Construction site at scene of Polish presidential plane crash: report
PR dla Zagranicy
A construction site has sprung up at the scene of the fatal 2010 crash of the Polish presidential plane in western Russia, private broadcaster Polsat has reported.
The crashed Polish presidential plane near Smolensk, western Russia, in 2010. Photo: Wikimedia Commons/Bartosz Staszewski, PRS Team.net. (CC BY-SA 2.5)
But a Polsat reporter said that no construction was underway at the site in Smolensk, adding that apparent work to build a gas pipeline there was a response to the removal of Soviet monuments in Poland.
“At the site of the Smolensk catastrophe, they’re ‘building’ a gas pipeline. A response to the removal of Soviet monuments,” Tomasz Kułakowski, a correspondent for Polsat News in Russia who was at the scene, wrote on Twitter.
Polish Foreign Minister Witold Waszczykowski said on Monday that the disaster site was “a tragic symbol” for Poles.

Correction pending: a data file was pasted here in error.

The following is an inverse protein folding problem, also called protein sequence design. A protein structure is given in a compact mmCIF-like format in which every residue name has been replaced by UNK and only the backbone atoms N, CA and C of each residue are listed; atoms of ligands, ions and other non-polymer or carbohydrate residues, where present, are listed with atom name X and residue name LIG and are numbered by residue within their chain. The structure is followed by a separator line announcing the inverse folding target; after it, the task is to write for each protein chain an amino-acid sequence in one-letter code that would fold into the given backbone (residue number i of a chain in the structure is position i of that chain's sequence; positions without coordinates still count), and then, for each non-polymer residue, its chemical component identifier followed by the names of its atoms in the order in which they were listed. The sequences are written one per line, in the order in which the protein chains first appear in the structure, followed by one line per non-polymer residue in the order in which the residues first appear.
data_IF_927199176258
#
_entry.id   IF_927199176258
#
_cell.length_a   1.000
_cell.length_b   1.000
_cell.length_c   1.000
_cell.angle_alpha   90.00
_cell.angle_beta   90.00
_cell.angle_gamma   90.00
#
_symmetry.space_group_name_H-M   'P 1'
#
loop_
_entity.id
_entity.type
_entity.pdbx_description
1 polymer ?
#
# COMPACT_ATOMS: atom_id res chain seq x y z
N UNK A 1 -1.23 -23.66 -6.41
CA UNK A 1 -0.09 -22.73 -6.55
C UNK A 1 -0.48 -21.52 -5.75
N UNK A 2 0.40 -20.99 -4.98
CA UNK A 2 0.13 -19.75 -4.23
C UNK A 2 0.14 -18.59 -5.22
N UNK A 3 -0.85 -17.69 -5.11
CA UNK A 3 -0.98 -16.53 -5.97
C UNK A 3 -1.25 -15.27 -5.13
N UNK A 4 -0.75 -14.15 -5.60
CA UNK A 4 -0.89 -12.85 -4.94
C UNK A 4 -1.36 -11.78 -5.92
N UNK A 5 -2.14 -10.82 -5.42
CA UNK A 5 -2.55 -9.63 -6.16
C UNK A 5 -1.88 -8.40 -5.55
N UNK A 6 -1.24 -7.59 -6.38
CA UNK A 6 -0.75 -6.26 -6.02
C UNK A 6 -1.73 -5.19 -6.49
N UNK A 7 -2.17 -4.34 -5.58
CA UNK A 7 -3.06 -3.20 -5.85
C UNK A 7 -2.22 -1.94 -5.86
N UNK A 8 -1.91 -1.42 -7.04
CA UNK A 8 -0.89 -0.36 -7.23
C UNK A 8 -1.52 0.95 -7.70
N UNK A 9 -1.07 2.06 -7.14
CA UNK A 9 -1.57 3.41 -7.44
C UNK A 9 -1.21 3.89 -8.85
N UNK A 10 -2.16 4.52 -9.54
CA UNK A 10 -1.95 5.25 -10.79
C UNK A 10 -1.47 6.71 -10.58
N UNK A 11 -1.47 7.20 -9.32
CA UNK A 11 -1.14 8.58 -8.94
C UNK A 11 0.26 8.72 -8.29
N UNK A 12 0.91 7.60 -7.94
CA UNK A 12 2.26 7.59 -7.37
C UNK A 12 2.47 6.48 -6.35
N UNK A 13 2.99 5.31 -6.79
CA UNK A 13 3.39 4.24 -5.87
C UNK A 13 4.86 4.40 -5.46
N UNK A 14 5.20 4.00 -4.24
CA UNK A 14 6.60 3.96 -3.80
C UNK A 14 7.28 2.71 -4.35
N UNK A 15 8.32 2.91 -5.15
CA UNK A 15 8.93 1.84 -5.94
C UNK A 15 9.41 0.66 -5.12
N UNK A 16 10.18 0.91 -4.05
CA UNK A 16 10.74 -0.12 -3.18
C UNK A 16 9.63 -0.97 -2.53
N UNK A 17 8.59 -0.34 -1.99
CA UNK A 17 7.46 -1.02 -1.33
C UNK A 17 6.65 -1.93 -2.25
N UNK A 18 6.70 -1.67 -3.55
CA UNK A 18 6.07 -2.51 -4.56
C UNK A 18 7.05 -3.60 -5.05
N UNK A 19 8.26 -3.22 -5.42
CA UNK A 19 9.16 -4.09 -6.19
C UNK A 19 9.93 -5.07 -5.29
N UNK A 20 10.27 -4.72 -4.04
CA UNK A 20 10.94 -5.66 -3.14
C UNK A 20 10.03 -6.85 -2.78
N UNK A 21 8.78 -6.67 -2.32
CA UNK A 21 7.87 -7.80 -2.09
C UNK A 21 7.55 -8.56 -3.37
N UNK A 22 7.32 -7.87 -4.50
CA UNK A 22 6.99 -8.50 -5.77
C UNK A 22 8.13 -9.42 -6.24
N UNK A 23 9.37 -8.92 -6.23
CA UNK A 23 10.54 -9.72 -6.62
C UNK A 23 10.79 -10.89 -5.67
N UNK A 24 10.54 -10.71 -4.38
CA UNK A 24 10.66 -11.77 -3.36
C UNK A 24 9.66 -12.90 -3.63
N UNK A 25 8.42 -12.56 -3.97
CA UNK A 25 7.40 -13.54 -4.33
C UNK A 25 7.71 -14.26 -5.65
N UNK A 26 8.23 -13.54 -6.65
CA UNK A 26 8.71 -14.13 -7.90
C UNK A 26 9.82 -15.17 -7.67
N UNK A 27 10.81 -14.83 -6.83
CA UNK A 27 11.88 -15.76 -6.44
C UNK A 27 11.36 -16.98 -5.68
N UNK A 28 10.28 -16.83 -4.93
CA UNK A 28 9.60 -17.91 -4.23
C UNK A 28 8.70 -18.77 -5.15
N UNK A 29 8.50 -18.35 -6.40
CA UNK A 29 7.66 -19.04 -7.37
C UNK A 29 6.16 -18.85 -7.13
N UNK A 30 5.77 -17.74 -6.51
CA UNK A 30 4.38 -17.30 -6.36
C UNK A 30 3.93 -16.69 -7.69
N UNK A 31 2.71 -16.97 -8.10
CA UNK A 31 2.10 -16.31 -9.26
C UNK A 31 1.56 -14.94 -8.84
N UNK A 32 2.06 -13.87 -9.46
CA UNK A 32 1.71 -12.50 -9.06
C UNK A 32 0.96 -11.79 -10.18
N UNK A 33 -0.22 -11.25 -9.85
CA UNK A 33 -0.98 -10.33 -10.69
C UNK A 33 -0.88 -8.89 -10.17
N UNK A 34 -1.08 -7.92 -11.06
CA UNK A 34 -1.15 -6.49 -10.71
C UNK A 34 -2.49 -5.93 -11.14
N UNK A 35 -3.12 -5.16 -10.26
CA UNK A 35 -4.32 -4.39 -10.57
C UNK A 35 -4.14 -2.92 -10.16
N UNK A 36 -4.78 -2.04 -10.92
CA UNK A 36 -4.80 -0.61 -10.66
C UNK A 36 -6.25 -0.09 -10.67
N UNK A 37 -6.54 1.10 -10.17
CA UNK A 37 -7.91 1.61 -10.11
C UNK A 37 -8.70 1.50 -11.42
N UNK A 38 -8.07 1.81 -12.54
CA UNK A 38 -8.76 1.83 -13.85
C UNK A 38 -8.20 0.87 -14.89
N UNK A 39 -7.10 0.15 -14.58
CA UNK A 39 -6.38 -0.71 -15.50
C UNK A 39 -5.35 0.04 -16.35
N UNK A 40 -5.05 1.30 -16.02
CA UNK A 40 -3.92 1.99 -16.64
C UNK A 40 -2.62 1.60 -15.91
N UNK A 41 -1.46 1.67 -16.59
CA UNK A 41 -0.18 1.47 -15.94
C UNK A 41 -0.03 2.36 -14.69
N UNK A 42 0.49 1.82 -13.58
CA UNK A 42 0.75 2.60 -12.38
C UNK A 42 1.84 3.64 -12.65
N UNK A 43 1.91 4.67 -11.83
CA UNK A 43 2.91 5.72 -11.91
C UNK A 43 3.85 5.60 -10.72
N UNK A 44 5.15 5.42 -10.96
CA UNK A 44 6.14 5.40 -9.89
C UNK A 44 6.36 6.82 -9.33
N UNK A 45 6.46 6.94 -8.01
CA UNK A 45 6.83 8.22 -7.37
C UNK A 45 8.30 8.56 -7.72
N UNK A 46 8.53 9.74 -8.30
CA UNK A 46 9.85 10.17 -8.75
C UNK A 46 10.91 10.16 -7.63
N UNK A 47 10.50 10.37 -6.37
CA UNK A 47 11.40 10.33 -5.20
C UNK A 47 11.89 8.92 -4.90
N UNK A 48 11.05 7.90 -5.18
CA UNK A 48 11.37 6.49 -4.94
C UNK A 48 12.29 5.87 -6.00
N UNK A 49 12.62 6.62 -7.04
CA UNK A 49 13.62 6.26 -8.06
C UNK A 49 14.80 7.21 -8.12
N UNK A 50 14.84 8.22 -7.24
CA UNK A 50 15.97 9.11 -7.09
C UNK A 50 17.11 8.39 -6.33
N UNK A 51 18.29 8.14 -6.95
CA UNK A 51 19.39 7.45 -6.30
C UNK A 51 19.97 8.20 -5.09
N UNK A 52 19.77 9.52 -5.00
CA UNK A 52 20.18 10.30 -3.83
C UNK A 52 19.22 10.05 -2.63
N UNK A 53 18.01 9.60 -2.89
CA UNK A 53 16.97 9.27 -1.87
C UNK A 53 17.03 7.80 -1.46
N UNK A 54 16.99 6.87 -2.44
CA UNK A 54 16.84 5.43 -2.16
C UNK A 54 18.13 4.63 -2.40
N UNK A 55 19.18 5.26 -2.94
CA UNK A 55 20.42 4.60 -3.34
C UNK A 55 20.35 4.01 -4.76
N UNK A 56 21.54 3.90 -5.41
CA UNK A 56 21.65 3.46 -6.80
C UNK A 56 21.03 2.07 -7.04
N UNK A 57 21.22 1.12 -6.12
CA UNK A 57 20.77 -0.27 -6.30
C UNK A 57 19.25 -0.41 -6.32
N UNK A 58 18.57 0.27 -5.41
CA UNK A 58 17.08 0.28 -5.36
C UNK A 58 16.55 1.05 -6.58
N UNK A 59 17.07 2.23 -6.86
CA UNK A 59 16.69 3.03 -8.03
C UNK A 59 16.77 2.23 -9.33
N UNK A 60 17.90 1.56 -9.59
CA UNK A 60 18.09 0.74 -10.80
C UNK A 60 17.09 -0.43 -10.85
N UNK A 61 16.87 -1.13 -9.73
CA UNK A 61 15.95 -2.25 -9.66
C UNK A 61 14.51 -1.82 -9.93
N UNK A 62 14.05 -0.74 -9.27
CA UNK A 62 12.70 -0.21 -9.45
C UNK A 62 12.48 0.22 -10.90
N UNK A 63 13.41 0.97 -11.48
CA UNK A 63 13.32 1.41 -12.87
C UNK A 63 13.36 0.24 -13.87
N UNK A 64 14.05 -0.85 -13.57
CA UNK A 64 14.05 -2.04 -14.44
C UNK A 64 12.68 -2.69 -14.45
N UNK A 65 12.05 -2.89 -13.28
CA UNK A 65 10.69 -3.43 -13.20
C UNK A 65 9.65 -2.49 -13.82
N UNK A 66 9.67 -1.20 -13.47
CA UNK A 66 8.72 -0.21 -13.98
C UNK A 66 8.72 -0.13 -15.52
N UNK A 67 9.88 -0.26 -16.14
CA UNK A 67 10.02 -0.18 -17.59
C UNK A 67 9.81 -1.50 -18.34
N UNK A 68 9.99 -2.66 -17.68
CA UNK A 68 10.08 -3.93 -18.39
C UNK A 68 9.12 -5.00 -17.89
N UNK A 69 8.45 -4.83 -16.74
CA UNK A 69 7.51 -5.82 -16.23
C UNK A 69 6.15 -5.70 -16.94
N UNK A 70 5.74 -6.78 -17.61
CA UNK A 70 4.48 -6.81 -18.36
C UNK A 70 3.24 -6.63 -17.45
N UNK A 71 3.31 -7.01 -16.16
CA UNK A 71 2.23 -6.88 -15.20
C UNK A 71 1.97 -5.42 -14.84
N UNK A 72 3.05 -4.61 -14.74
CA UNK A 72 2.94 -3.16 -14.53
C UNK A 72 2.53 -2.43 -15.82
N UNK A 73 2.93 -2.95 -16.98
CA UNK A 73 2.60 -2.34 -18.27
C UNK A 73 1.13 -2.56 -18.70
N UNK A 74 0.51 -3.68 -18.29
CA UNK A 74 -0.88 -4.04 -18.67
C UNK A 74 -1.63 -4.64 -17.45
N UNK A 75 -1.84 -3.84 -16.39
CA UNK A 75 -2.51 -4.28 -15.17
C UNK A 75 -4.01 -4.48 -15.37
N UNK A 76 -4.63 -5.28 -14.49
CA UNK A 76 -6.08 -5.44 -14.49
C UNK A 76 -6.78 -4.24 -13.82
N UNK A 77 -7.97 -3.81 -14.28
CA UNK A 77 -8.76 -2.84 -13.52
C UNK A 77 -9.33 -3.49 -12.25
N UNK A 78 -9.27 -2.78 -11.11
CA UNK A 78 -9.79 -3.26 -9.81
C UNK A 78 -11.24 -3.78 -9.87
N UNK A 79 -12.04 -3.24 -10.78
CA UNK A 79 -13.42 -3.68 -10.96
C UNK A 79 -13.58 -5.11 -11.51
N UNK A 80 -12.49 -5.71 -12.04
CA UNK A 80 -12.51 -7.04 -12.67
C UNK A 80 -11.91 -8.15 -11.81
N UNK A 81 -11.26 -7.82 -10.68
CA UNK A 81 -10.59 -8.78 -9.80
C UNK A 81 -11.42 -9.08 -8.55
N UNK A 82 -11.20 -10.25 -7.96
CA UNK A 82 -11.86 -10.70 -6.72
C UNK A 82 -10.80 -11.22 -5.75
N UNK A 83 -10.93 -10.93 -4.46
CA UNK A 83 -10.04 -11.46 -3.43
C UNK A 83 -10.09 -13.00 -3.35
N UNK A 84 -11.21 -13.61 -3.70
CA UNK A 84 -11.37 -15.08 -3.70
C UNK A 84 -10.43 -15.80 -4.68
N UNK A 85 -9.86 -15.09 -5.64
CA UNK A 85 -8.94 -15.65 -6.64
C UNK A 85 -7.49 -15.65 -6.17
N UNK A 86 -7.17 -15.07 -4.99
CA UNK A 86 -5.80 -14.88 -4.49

Waszczykowski added he hoped that "these works are being carried out with the knowledge and consent of our prosecutors, who are still carrying out an investigation into the causes of the disaster."
He said: "If these works radically interfered with the site of the disaster, that could contribute to the investigation continuing to be impeded.”
On April 10, 2010, the Polish presidential plane crashed at a military airport in Smolensk, killing all 96 on board, including then-President Lech Kaczyński, his wife, and scores of top officials.
A new commission to reinvestigate the crash in April said that the plane was probably destroyed by a mid-air explosion and that Russian air traffic controllers deliberately misled Polish pilots about their location as they neared the runway.
The new commission was set up by Poland’s conservative governing Law and Justice (PiS) party, which came to power in 2015.
The party is headed by Jarosław Kaczyński, twin brother of Poland’s late President Lech Kaczyński.
PiS has long challenged an official report into the crash issued by the previous Polish government which cited a catalogue of errors on the Polish side, while also pointing to errors made by Russian staff at the control tower of Smolensk Military Airport.
A Russian report placed all the blame on the Poles.
Recent Polish "de-communisation" regulations that banned monuments glorifying totalitarian regimes sparked criticism in Russia.